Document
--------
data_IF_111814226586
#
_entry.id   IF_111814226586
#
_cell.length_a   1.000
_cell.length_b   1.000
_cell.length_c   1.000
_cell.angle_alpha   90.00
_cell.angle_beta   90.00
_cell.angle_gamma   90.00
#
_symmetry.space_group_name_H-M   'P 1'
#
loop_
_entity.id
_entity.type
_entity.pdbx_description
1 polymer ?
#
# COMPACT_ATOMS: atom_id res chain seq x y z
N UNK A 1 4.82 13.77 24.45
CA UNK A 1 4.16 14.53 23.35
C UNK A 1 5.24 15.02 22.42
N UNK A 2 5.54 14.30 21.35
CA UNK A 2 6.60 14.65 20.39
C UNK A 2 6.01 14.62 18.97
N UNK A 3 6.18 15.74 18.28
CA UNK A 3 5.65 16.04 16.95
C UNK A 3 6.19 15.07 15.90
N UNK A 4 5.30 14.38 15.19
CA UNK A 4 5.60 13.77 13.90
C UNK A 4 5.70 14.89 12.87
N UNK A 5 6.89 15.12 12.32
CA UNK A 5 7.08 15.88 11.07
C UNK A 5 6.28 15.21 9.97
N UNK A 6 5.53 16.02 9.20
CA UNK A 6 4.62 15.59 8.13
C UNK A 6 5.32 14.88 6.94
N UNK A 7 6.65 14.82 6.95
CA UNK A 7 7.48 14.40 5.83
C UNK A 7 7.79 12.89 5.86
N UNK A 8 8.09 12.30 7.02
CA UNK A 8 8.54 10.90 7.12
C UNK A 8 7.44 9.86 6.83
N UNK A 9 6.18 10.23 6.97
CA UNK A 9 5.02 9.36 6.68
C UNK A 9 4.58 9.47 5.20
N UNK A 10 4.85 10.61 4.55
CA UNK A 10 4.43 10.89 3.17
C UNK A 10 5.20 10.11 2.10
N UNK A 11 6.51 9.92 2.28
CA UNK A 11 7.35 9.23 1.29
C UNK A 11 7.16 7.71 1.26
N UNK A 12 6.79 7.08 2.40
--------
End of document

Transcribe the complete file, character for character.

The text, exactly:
data_IF_111814226586
#
_entry.id   IF_111814226586
#
_cell.length_a   1.000
_cell.length_b   1.000
_cell.length_c   1.000
_cell.angle_alpha   90.00
_cell.angle_beta   90.00
_cell.angle_gamma   90.00
#
_symmetry.space_group_name_H-M   'P 1'
#
loop_
_entity.id
_entity.type
_entity.pdbx_description
1 polymer ?
#
# COMPACT_ATOMS: atom_id res chain seq x y z
N UNK A 1 4.82 13.77 24.45
CA UNK A 1 4.16 14.53 23.35
C UNK A 1 5.24 15.02 22.42
N UNK A 2 5.54 14.30 21.35
CA UNK A 2 6.60 14.65 20.39
C UNK A 2 6.01 14.62 18.97
N UNK A 3 6.18 15.74 18.28
CA UNK A 3 5.65 16.04 16.95
C UNK A 3 6.19 15.07 15.90
N UNK A 4 5.30 14.38 15.19
CA UNK A 4 5.60 13.77 13.90
C UNK A 4 5.70 14.89 12.87
N UNK A 5 6.89 15.12 12.32
CA UNK A 5 7.08 15.88 11.07
C UNK A 5 6.28 15.21 9.97
N UNK A 6 5.53 16.02 9.20
CA UNK A 6 4.62 15.59 8.13
C UNK A 6 5.32 14.88 6.94
N UNK A 7 6.65 14.82 6.95
CA UNK A 7 7.48 14.40 5.83
C UNK A 7 7.79 12.89 5.86
N UNK A 8 8.09 12.30 7.02
CA UNK A 8 8.54 10.90 7.12
C UNK A 8 7.44 9.86 6.83
N UNK A 9 6.18 10.23 6.97
CA UNK A 9 5.02 9.36 6.68
C UNK A 9 4.58 9.47 5.20
N UNK A 10 4.85 10.61 4.55
CA UNK A 10 4.43 10.89 3.17
C UNK A 10 5.20 10.11 2.10
N UNK A 11 6.51 9.92 2.28
CA UNK A 11 7.35 9.23 1.29
C UNK A 11 7.16 7.71 1.26
N UNK A 12 6.79 7.08 2.40